Ok, how sustainable is merino? According to O Ecotextiles, the global textile industry is one of the largest sources of greenhouse gasses on earth, requiring the energy equivalent of 132 billion tonnes of coal and 6 – 9 trillion litres of water. That’s to produce the fibres and make the yarn, to weave or knit, to dye and fashion, to transport and distribute. It includes mining materials for synthetics and using fertilisers on the fields for growing natural fibres. The energy “contained” in the production is around 63 MJ (megajoule) per Kg of wool yarn, compared to 10 MJ for flax, 55 MJ for cotton, 125 MJ for polyester and 250 MJ for nylon. Given the advantageous properties of merino wool for outdoor adventures, it has a reassuringly lower carbon footprint compared to synthetics commonly used for similar base-, mid- and insulation layers.

Ideally, organically produced wool and natural dyes would be used in processing my merino garments of choice, although I’ve not spotted that happening at Icebreaker yet. Synthetic dyes can be bad news for the environment (something I might explore in more detail some other time). So, although better than synthetics with respect to the carbon balance, durability and waste management credentials, overall, the merino clothes I buy have a long way to go to be as sustainable as they could be.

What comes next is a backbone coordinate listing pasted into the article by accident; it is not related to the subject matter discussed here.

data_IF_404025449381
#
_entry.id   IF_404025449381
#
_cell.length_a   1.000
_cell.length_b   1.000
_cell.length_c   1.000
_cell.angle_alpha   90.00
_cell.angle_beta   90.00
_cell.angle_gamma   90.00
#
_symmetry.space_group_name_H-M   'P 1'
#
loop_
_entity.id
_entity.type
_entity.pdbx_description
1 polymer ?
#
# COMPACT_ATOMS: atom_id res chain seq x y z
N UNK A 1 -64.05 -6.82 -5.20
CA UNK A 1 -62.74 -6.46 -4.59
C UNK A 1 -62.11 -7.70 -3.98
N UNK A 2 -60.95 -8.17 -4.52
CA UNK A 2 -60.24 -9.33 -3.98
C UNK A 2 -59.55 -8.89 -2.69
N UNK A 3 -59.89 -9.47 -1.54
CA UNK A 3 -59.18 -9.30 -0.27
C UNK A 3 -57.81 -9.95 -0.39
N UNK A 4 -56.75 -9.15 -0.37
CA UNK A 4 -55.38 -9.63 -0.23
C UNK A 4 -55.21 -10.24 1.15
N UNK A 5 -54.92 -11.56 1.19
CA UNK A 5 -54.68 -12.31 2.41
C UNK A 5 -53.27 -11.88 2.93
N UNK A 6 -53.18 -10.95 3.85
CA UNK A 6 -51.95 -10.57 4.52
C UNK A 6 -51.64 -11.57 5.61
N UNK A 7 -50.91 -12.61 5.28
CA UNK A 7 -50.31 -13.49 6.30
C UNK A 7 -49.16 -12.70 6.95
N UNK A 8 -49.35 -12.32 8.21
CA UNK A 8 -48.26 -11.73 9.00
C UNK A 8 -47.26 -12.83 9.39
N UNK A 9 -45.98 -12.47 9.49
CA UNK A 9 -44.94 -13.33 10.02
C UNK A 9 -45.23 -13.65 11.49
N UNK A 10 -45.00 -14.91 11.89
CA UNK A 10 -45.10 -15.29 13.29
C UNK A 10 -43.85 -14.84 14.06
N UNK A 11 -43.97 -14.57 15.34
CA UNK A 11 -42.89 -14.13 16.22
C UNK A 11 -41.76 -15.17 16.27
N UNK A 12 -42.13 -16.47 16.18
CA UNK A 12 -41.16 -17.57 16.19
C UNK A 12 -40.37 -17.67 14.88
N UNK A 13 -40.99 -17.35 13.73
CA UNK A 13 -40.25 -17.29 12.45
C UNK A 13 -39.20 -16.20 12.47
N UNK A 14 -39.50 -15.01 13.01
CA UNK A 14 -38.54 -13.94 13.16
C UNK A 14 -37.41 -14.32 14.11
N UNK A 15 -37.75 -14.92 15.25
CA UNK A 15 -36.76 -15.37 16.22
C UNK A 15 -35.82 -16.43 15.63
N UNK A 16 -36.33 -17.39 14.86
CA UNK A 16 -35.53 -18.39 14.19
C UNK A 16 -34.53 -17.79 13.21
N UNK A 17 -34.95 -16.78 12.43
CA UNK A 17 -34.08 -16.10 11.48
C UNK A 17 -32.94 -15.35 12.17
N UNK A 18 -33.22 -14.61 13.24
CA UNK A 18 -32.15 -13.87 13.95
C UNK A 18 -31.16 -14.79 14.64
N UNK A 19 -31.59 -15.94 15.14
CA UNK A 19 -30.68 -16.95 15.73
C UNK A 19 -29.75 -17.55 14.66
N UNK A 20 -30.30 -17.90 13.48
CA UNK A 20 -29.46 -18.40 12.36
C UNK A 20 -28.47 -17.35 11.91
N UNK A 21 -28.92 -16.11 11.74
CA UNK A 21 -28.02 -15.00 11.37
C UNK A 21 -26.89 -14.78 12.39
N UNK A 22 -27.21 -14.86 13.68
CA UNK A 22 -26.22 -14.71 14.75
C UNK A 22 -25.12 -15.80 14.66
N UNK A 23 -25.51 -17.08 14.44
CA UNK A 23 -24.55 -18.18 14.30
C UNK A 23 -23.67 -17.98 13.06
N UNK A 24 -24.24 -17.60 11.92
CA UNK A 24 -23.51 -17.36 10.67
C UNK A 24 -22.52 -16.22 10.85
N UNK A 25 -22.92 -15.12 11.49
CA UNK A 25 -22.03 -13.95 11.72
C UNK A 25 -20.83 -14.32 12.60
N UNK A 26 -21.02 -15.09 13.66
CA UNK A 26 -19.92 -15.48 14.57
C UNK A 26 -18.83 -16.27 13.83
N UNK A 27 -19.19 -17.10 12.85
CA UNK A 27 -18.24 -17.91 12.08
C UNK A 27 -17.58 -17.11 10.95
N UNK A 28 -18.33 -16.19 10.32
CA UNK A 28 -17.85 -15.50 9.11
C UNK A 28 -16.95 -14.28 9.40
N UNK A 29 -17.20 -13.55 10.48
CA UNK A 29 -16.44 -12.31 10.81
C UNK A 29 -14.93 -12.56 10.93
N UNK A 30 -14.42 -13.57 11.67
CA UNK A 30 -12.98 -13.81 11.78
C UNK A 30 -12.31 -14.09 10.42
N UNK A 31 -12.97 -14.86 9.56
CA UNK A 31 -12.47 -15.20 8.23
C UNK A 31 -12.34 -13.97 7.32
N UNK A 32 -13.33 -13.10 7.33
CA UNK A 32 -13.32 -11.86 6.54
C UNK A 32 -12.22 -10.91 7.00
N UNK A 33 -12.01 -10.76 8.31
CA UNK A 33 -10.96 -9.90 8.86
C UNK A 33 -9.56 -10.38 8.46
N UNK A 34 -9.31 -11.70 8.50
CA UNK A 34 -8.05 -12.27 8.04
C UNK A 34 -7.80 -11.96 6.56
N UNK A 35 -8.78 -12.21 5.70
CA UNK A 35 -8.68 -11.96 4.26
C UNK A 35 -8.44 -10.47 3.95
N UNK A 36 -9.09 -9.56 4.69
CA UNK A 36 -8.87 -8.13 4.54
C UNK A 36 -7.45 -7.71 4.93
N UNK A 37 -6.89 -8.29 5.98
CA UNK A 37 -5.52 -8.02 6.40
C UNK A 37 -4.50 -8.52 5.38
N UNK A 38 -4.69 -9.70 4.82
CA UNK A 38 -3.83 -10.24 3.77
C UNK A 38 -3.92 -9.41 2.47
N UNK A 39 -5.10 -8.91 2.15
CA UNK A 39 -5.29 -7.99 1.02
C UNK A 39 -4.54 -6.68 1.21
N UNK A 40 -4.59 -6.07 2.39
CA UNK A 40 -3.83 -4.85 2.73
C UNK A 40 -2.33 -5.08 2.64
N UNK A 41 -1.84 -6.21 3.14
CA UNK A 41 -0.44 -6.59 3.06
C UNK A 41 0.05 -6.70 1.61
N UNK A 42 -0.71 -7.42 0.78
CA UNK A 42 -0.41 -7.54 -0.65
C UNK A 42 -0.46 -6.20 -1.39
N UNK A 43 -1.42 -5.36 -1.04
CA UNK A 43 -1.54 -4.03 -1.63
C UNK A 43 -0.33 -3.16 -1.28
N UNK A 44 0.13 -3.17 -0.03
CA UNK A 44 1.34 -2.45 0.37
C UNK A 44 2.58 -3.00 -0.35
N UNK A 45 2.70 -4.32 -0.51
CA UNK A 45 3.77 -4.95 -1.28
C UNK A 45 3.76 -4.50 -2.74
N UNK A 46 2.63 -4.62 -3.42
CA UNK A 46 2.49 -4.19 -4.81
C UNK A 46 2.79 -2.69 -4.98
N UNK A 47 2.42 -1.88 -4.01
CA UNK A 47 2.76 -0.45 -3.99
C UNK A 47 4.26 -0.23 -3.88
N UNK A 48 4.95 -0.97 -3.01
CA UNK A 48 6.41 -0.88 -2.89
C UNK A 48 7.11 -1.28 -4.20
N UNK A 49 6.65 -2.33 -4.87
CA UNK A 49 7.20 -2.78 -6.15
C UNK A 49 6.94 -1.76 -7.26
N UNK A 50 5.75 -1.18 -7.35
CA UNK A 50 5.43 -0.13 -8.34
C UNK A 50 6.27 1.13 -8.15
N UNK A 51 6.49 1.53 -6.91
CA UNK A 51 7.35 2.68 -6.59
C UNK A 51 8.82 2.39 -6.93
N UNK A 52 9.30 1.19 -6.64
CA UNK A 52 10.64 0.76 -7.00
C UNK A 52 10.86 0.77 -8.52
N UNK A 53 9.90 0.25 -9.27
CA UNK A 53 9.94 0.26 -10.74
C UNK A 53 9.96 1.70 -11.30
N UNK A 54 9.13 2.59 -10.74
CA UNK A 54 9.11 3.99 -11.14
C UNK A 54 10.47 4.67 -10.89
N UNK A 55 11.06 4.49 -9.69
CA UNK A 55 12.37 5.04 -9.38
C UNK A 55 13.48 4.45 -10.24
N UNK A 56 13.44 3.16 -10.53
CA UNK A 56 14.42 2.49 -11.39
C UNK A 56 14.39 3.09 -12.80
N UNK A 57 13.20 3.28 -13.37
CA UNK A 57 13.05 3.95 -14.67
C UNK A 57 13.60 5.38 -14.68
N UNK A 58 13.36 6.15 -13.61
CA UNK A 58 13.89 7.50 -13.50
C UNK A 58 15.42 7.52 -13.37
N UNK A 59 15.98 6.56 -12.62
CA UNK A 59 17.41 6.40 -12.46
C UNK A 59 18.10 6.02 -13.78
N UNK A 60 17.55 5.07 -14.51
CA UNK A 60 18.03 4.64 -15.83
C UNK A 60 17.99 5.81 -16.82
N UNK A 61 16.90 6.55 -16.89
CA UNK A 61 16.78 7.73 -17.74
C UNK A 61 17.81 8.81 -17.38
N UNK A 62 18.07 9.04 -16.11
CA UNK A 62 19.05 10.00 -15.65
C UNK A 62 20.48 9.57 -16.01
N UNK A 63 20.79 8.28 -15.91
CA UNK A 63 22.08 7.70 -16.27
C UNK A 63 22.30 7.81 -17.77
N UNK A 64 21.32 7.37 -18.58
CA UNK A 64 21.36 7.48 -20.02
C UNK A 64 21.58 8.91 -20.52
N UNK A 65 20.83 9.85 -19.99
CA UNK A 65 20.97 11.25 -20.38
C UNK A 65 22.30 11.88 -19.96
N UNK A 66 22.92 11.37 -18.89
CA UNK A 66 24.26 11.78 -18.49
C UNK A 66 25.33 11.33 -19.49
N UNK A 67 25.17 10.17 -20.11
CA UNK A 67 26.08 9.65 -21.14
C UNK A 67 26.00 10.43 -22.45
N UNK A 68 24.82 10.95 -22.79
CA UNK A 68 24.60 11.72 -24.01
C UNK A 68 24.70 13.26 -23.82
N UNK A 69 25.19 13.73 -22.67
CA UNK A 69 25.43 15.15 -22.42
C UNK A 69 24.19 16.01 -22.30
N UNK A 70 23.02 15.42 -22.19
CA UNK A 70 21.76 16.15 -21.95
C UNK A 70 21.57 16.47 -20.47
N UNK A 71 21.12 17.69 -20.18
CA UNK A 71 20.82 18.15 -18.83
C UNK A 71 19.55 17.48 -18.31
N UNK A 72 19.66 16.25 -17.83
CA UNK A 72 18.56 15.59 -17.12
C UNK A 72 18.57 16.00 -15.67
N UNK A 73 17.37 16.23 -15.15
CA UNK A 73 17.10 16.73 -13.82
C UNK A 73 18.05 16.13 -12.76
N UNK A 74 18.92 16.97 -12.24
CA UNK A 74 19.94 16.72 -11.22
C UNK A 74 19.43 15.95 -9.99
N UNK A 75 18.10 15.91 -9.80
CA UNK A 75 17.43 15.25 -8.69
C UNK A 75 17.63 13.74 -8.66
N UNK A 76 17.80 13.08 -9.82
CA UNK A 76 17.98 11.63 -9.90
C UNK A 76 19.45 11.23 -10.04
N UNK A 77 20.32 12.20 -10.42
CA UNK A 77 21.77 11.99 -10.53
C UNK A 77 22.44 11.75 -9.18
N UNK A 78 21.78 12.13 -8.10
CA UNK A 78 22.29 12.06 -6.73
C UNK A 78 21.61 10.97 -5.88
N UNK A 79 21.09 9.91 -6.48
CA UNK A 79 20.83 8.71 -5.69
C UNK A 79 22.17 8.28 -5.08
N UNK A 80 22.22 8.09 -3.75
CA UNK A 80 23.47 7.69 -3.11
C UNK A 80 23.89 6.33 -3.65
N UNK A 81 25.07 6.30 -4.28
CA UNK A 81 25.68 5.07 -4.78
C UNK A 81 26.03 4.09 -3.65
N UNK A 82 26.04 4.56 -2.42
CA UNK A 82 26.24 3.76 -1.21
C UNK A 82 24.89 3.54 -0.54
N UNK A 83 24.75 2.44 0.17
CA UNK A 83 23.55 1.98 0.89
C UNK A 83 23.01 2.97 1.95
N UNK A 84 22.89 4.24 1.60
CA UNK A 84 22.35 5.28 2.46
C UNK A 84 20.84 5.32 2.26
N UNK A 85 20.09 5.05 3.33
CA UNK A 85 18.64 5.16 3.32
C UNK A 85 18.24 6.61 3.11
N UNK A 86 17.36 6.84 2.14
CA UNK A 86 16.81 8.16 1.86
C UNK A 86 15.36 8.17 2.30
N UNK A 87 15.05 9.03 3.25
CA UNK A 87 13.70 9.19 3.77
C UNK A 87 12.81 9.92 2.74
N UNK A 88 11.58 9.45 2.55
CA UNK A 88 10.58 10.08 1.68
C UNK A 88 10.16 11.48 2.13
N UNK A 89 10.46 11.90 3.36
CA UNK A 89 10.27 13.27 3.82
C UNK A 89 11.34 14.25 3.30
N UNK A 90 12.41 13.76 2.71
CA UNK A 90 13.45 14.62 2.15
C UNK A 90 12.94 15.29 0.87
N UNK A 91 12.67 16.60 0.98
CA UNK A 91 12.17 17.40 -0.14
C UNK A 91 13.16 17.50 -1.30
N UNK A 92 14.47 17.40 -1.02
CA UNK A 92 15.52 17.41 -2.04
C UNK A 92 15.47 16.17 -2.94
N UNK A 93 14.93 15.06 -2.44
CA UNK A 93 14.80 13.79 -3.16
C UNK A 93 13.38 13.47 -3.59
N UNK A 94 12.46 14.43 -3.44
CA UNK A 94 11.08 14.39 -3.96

Foley CJ. et al. 2016. A meta-analysis of the effects of exposure to microplastics on fish and aquatic invertebrates. The Science of the Total Environment.

Friends of the Earth. Microfibres plastic in our clothes (and what to do about it) [accessed 15/02/2020]

Joyce C. 2018. Beer, Drinking Water And Fish: Tiny Plastic Is Everywhere. The Salt – What’s on Our Plate. [accessed 16/02/2020]

Life Material Technology Limited. 2020. Antimicrobial protection information. [accessed 15/02/2020]

Lourenco et al. 2017. Plastic and other microfibers in sediments, macroinvertebrates and shorebirds from three intertidal wetlands of southern Europe and west Africa. Environmental Pollution. [accessed 16/02/2020]

Ru Yang et al. 2017. Exposure of soil collembolans to microplastics perturbs their gut microbiota and alters their isotopic composition. Soil Biology and Geochemistry.

The Story of Stuff. 2018. Video The Story of Stuff. By an organisation that became a movement… [accessed 15/02/2020]

Urquhart J. 2014. Silver Nanoparticles in Clothing Pose No New Risk: Older antibacterial coatings, when laundered, released just as many nanoparticles into the environment. Chemistry World. Reported in Scientific American. [accessed 12/02/2020]

Yang Yue et al. 2017. Interaction of silver nanoparticles with algae and fish cells: a side by side comparison. Journal of Nanobiotechnology. [accessed 12/02/2020]


3 Comments on “Sustainable Outdoor Clothing ?!?! continued

  1. Pingback: Sustainable Outdoor Clothing ?!?! | Challenging Habitat

  2. Pingback: Elastane – Lycra – Spandex | Challenging Habitat

  3. Pingback: Darwin 200 day 15: off to Skye or not? | Challenging Habitat